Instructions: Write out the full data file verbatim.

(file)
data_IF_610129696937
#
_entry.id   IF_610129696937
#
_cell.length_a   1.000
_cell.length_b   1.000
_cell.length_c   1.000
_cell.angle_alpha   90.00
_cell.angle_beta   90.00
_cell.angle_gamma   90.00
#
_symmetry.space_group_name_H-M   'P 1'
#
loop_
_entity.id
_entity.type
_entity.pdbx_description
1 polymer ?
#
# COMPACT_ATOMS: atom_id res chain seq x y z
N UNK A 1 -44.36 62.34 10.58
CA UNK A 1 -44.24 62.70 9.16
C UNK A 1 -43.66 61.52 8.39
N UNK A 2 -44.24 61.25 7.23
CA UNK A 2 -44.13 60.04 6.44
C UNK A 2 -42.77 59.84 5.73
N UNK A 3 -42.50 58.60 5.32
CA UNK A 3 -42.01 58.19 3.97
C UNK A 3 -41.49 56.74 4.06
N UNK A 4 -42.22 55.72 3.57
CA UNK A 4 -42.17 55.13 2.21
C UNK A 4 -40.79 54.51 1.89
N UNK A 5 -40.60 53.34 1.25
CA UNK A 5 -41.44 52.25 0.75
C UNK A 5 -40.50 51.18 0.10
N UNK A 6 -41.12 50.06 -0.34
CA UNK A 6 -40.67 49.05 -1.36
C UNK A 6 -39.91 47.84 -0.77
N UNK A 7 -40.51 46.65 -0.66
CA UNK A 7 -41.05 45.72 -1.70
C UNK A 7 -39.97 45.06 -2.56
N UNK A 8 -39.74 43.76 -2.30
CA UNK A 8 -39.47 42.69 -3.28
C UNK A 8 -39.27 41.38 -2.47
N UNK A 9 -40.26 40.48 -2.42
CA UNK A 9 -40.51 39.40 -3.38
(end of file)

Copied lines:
data_IF_610129696937
#
_entry.id   IF_610129696937
#
_cell.length_a   1.000
_cell.length_b   1.000
_cell.length_c   1.000
_cell.angle_alpha   90.00
_cell.angle_beta   90.00
_cell.angle_gamma   90.00
#
_symmetry.space_group_name_H-M   'P 1'
#
loop_
_entity.id
_entity.type
_entity.pdbx_description
1 polymer ?
#
# COMPACT_ATOMS: atom_id res chain seq x y z
N UNK A 1 -44.36 62.34 10.58
CA UNK A 1 -44.24 62.70 9.16
C UNK A 1 -43.66 61.52 8.39
N UNK A 2 -44.24 61.25 7.23
CA UNK A 2 -44.13 60.04 6.44
C UNK A 2 -42.77 59.84 5.73
N UNK A 3 -42.50 58.60 5.32
CA UNK A 3 -42.01 58.19 3.97
C UNK A 3 -41.49 56.74 4.06
N UNK A 4 -42.22 55.72 3.57
CA UNK A 4 -42.17 55.13 2.21
C UNK A 4 -40.79 54.51 1.89
N UNK A 5 -40.60 53.34 1.25
CA UNK A 5 -41.44 52.25 0.75
C UNK A 5 -40.50 51.18 0.10
N UNK A 6 -41.12 50.06 -0.34
CA UNK A 6 -40.67 49.05 -1.36
C UNK A 6 -39.91 47.84 -0.77
N UNK A 7 -40.51 46.65 -0.66
CA UNK A 7 -41.05 45.72 -1.70
C UNK A 7 -39.97 45.06 -2.56
N UNK A 8 -39.74 43.76 -2.30
CA UNK A 8 -39.47 42.69 -3.28
C UNK A 8 -39.27 41.38 -2.47
N UNK A 9 -40.26 40.48 -2.42
CA UNK A 9 -40.51 39.40 -3.38